Gentleman's Agreement - Movie Reviews - Rotten Tomatoes

Gentleman's Agreement Reviews

Page 1 of 16
½ March 8, 2018
It's an undeniably thought-provoking movie about society and anti-semitism.
½ August 27, 2017
Still very relevant today, Gregory Peck takes us on a moving journey of what it's like to be in someone else's skin.
August 19, 2017
7.5 out of 10:

It slowly delivers the message and will often derail from it, but the message is still strong and the acting is great.
August 10, 2017
While valued not much as entertaining above average and generally very well-performed, the film has a timeless relevancy, from the teleological perspective, as its most entertaining piece that took the film to the winner's circle with an inspiring notion that tested prejudice, even though the tackling approach isn't thorough or given a complete focus for the connected romance purpose. (A-)

(Full review TBD)
½ August 8, 2017
This is a bit of a peculiar movie, then & now, Peck yet again pecking typewriter keys as a part of his role. And that it should win Best Picture ... What WAS the hangover of WW2 that interested Darryl Zanuck so much in the subject, and audiences. US troops would liberate Jews and then come home to exclude or "restrict" them.

This film plays at times like a fancy classroom skit for a college Psychology class after which students discuss what they saw. But then this was the conservative right-wingnut era of McCarthyism ... It's interesting, too, that the Jewry of the day wasn't interested in pursuing this issue in the movies. In fact, they tried to discourage the Protestant Zanuck.

As for the story: Here was an outstanding opportunity not to have the formula ending, especially with the Celeste Holm character emerging interestingly late in the narrative. The End, really, doesn't work after what's gone-on before. Those kinds of love interest differences & conflicts are not so easily resolved.

Worth seeing; but a really peculiar, nearly preachy, entertainment ... then & now.
½ May 12, 2017
To be honest, I often forget that prejudice against Jews was a thing in America?s not-so-distant past. Gentleman?s Agreement was a startling reminder of how horrible we can be to one another for the most insignificant reasons. I thought the way that Gregory Peck?s character explored the topic of anti-Semitism worked well, and led to some powerful moments. It?s also still a relevant issue that applies today, even if the target of prejudice might have shifted. I also appreciated how this film managed to look at anti-Semitism from many angles, the most blatant to the more subtle ways that it can manifest. My struggle with this film was almost exclusively the relationship aspect which was built up between Gregory Peck and Dorothy McGuire. It was a unique way of exploring different sides of the movie?s central theme, but it didn?t hold up as an interesting romantic relationship. The way they continued to spin their wheels and keep coming back to the same issues was frustrating. Eventually it made me despise Dorothy McGuire?s character, and I ended up hating the conclusion of that story as well. It didn?t help that we had Celeste Holm acting as a counterpoint who would have been a better match for Gregory Peck. For the way that Gentleman?s Agreement addressed the primary issue, I thought it was a successful movie, but there was that one major aspect of the story which made it hard for me to tolerate. I even walked away annoyed, and that can sour my impression of the whole film.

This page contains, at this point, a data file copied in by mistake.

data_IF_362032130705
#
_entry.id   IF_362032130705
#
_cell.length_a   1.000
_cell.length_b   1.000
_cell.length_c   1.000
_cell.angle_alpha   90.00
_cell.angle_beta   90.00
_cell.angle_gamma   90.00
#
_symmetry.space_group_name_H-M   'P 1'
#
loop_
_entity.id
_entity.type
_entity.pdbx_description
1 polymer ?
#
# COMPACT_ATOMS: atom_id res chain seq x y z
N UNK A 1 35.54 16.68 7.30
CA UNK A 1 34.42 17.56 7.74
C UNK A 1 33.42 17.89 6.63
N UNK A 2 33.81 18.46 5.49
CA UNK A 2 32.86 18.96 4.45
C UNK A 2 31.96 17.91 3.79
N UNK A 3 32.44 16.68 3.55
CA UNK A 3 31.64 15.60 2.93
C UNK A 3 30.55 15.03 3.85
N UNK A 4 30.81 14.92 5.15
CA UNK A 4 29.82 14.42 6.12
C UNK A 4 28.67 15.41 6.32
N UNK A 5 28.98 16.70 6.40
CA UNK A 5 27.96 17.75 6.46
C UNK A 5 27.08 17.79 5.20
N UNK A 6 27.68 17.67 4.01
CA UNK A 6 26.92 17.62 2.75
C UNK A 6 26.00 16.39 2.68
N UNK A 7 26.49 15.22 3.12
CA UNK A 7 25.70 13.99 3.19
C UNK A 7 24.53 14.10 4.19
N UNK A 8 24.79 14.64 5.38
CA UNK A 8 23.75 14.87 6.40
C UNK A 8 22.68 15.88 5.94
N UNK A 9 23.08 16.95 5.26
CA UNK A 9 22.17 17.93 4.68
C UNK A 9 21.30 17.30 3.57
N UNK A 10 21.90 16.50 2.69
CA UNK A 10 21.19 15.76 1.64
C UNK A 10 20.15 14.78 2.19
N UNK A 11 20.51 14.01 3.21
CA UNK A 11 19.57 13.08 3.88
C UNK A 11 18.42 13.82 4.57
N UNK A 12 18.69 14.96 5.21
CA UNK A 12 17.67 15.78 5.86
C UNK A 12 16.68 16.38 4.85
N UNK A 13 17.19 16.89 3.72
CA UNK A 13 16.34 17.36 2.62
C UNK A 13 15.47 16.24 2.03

½ May 7, 2017
What I liked about this movie--and a lot of classic movies made back in the day-- is that it wasn't over the top with intensity. The message about how people enable anti-Semitism by not speaking out against it was clearly relayed in this movie--without any violent, shouting, over the top acting like what we might see today. There was also a mild love story in it, which was nice. Not a complicated movie. No in depth twists and turns. No huge cast of characters. Mostly dialogue about the Anti Semitic issue. Good acting.